Fifteensquared

Never knowingly undersolved.

Guardian 24672 / Rufus

Posted by mhl on April 13th, 2009

mhl.

As usual, an excellent puzzle from Rufus – there are some particularly satisfying cryptic definitions here.

Across
7. FIVE-STAR VESTA in FIR
9. OPENER Double definition
10. PROP PRO = “for” + P[arty]
11. BROOMSTICK A brilliant cryptic definition
12. ATHENE HEN = “female” in ATË
14. INNUENDO (UNION)* around END = “wind up”
15. GIRAFFE Cryptic definition; its food is “superior” in the sense of being higher up
17. GOLIATH Cryptic definition; David brought Goliath down with a rock from a sling
20. CAST-IRON CAST = “players” + IRON = “club”
22. CASTLE Double definition
23. PERCENTAGE (CENTRE PAGE)*
24. STOP S = “second” + TOP = “best”
25. TATTOO Double definition; “beating” is from the definition that Chamber gives as “a beat of a drum or other signal calling soldiers to quarters” (from which we get the Military Tattoo, presumably)
26. STREAMER A tricky split word: SHIP = “steamer” around [pie]R
Down
1. LIBRETTI Cryptic definition: a libretto isn’t just the words of an opera, but also the book of them
2. HELP HE = “man” + LP = “record”
3. STABLE Double definition; “Fast” as in “tied down”
4. COMMANDO COMMAND = “to order” + O = “duck”
5. AESTHETICS (IT’S THE CASE)*
6. FENCED A nice cryptic definition: “foil” as in the sport of fencing
8. ROOKIE ROOK + I.E.
13. ELASTICITY Cryptic definition
16. FORENOON (ON FOR ONE)*
18. TALK OVER Double definition
19. ANNALS ANN[u]ALS
21. APEMAN NAME + PA reversed
22. CHEERS Double definition
24. SCAN SC = “Science” + AN = “article”

42 Responses to “Guardian 24672 / Rufus”

  1. Ian says:

    I was surprised to see a Rufus puzzle with a moderately clever and challenging clue (7A). The rest was a waste of time, but at least not much time. Does anyone else miss having a propoer cryptic almost every Monday? I’ve complained to the editor, but was told that (astonishingly) Rufus is the second most popular setter, after Araucaria.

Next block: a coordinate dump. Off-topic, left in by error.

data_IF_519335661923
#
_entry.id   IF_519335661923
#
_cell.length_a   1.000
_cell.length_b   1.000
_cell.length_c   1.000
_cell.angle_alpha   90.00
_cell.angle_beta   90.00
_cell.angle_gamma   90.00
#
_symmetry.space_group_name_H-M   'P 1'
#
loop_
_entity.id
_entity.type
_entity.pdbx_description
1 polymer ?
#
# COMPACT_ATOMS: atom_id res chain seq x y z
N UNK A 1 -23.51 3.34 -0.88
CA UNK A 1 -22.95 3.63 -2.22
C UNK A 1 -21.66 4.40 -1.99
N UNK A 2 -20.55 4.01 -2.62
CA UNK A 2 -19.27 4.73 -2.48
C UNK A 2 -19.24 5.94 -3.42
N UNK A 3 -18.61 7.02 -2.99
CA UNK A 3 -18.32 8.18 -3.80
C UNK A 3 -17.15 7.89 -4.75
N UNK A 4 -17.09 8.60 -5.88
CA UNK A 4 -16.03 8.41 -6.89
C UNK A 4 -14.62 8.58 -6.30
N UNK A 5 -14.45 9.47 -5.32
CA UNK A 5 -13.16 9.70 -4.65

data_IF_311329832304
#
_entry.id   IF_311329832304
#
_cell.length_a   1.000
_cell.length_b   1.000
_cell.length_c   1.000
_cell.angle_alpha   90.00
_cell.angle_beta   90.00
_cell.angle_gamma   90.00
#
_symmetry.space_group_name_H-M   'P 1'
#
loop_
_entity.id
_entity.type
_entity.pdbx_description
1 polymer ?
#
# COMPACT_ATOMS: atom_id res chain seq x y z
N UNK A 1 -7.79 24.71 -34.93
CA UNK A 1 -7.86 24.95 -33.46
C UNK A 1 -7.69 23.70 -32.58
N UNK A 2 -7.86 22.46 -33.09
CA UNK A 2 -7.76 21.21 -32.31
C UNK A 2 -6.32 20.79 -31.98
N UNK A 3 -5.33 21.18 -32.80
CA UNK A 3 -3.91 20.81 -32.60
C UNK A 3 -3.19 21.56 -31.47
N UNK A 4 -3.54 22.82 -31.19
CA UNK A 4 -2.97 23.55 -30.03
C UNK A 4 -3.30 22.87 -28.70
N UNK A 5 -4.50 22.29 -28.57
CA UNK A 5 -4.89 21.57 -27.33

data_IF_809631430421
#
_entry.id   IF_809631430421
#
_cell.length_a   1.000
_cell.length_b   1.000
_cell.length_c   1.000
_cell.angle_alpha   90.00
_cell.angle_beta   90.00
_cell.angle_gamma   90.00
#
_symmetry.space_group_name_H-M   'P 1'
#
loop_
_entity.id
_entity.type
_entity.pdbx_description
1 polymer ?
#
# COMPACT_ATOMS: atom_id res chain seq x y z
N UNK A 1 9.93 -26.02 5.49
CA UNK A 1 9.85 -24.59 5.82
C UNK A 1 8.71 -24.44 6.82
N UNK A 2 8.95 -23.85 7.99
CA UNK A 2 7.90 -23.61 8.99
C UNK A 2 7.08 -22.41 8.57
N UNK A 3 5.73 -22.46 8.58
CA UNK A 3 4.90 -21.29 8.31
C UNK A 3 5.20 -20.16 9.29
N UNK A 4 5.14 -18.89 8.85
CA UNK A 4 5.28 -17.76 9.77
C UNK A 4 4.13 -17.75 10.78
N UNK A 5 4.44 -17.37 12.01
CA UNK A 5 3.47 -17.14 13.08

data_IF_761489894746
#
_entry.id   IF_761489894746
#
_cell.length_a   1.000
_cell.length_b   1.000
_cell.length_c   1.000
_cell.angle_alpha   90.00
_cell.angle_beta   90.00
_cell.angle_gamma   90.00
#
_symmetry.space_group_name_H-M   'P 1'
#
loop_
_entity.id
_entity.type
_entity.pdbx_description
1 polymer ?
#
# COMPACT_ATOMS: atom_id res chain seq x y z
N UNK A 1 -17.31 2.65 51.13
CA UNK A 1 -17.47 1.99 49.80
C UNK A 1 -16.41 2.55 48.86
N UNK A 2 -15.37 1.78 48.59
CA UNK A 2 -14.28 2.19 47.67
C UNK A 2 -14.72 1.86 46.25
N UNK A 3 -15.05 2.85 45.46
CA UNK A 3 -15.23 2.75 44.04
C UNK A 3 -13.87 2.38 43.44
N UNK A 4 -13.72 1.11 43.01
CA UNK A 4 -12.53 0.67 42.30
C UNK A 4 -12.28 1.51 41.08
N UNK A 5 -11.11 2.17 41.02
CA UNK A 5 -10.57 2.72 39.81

2. Eileen says:

    It shouldn’t come as a surprise to anyone that Rufus is one of the most popular setters. Week after week, he comes up with puzzles which are constantly described as ‘a gentle start to the week’ and much appreciated by those who are perhaps new to cryptics or still feeling frazzled after battling with an ‘obscure’ Saturday prize puzzle. I think I’m well-known as an Araucaria fan, exasperating though he can so often be, but I also greatly admire the elegance and wit of Rufus, although I know he produces too many cryptic clues for some people’s tastes.

    This puzzle didn’t take too long, it’s true, but it was far from being a waste of time. As mhl says, there were some very satisfying clues, several of them [eg 11 and 24ac, 13dn] beautifully succinct, and some great surfaces [eg 14, 17, 23ac and 5, 6 and 16 dn.]

    Thanks, mhl, for a great blog. Happy Easter, all!

  3. mhl says:

    Ian: the question of whether the Guardian’s policy of having an easier crossword on Monday is a good one has been discussed here a number of times. You’re certainly not alone, but it seems in the past as if the majority of commenters here would disagree and appreciate that first day of the week is a bit easier. And, as Eileen says, it’s no surprise that his clues are so widely enjoyed by solvers.

    Personally, I often find that Rufus’s puzzles are just as difficult (and as fun) as the other days of the week, but I’m told that’s atypical. :)

    Eileen: likewise, Happy Easter!

  4. Fletch says:

    Cryptic definition clues I assume you mean, Eileen.

  5. Eileen says:

    Thanks, Fletch: yes, of course.

  6. Monica M says:

    Happy Easter All,

    I’m a big fan of Rufus, as he was one of the setters which allowed me to fathom puzzles as a self-taught solver … of course until I discovered this site.

    Also as a worker without access to dictionaties etc on the train, it is a pleasure to be able to solve a puzzle without assistance, which is part of his charm.

    Lots of smiles for me in this offering.

  7. Paul B says:

    I certainly smiled at one of the responses to mhl’s excellent blog, but I’m not going to say which one.

    Personally I might have struggled on my Australian bus or train with matches named for the ‘Roman goddess of the hearth and its fire’, but then, this could have been Rufus’ nod to the fact that today is a Bank Holiday Monday (in UK at least), ‘pon which we *could* have expected a very difficult puzzle indeed. I was disappointed in that respect, but at least I’ve a couple of Easter Eggs in the fridge awaiting their destiny.